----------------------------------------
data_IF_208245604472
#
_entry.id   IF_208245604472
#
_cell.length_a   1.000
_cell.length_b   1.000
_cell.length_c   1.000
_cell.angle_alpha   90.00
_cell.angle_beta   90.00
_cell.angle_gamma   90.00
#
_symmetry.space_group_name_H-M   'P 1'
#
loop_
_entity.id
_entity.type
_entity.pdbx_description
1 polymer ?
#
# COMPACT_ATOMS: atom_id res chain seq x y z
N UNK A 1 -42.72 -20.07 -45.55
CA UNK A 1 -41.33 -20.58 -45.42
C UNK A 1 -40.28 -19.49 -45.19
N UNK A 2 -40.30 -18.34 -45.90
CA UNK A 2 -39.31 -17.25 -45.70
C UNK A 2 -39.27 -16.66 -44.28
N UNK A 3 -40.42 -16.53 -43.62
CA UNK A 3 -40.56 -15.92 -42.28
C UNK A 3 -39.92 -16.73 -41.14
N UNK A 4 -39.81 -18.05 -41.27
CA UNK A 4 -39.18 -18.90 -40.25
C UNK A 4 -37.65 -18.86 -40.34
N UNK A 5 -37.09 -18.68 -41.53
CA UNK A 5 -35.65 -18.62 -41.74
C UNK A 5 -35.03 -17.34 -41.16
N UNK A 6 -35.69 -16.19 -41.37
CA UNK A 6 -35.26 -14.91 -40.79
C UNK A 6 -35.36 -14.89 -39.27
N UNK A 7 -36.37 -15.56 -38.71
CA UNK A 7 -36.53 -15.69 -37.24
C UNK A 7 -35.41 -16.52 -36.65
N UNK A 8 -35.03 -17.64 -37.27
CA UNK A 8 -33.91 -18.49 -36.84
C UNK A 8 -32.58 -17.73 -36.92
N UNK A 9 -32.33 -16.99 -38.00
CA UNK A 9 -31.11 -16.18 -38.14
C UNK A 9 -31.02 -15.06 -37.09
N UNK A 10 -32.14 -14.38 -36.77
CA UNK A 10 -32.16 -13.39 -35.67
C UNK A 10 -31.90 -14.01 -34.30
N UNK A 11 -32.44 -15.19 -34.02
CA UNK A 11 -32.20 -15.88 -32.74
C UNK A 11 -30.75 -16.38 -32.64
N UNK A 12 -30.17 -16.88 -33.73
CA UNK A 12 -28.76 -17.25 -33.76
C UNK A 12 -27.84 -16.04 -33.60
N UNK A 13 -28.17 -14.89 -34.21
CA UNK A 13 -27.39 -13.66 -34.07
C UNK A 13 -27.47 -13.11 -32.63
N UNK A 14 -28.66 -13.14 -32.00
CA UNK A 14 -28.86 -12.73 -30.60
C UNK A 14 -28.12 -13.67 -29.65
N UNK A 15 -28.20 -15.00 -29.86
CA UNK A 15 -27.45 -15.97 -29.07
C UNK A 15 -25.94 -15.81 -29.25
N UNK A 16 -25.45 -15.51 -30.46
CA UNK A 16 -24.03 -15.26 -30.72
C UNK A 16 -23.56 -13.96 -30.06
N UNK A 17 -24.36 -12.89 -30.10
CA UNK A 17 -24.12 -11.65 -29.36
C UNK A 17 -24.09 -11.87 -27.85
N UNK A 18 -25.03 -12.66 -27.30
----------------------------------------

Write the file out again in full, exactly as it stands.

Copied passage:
data_IF_208245604472
#
_entry.id   IF_208245604472
#
_cell.length_a   1.000
_cell.length_b   1.000
_cell.length_c   1.000
_cell.angle_alpha   90.00
_cell.angle_beta   90.00
_cell.angle_gamma   90.00
#
_symmetry.space_group_name_H-M   'P 1'
#
loop_
_entity.id
_entity.type
_entity.pdbx_description
1 polymer ?
#
# COMPACT_ATOMS: atom_id res chain seq x y z
N UNK A 1 -42.72 -20.07 -45.55
CA UNK A 1 -41.33 -20.58 -45.42
C UNK A 1 -40.28 -19.49 -45.19
N UNK A 2 -40.30 -18.34 -45.90
CA UNK A 2 -39.31 -17.25 -45.70
C UNK A 2 -39.27 -16.66 -44.28
N UNK A 3 -40.42 -16.53 -43.62
CA UNK A 3 -40.56 -15.92 -42.28
C UNK A 3 -39.92 -16.73 -41.14
N UNK A 4 -39.81 -18.05 -41.27
CA UNK A 4 -39.18 -18.90 -40.25
C UNK A 4 -37.65 -18.86 -40.34
N UNK A 5 -37.09 -18.68 -41.53
CA UNK A 5 -35.65 -18.62 -41.74
C UNK A 5 -35.03 -17.34 -41.16
N UNK A 6 -35.69 -16.19 -41.37
CA UNK A 6 -35.26 -14.91 -40.79
C UNK A 6 -35.36 -14.89 -39.27
N UNK A 7 -36.37 -15.56 -38.71
CA UNK A 7 -36.53 -15.69 -37.24
C UNK A 7 -35.41 -16.52 -36.65
N UNK A 8 -35.03 -17.64 -37.27
CA UNK A 8 -33.91 -18.49 -36.84
C UNK A 8 -32.58 -17.73 -36.92
N UNK A 9 -32.33 -16.99 -38.00
CA UNK A 9 -31.11 -16.18 -38.14
C UNK A 9 -31.02 -15.06 -37.09
N UNK A 10 -32.14 -14.38 -36.77
CA UNK A 10 -32.16 -13.39 -35.67
C UNK A 10 -31.90 -14.01 -34.30
N UNK A 11 -32.44 -15.19 -34.02
CA UNK A 11 -32.20 -15.88 -32.74
C UNK A 11 -30.75 -16.38 -32.64
N UNK A 12 -30.17 -16.88 -33.73
CA UNK A 12 -28.76 -17.25 -33.76
C UNK A 12 -27.84 -16.04 -33.60
N UNK A 13 -28.17 -14.89 -34.21
CA UNK A 13 -27.39 -13.66 -34.07
C UNK A 13 -27.47 -13.11 -32.63
N UNK A 14 -28.66 -13.14 -32.00
CA UNK A 14 -28.86 -12.73 -30.60
C UNK A 14 -28.12 -13.67 -29.65
N UNK A 15 -28.20 -15.00 -29.86
CA UNK A 15 -27.45 -15.97 -29.07
C UNK A 15 -25.94 -15.81 -29.25
N UNK A 16 -25.45 -15.51 -30.46
CA UNK A 16 -24.03 -15.26 -30.72
C UNK A 16 -23.56 -13.96 -30.06
N UNK A 17 -24.36 -12.89 -30.10
CA UNK A 17 -24.12 -11.65 -29.36
C UNK A 17 -24.09 -11.87 -27.85
N UNK A 18 -25.03 -12.66 -27.30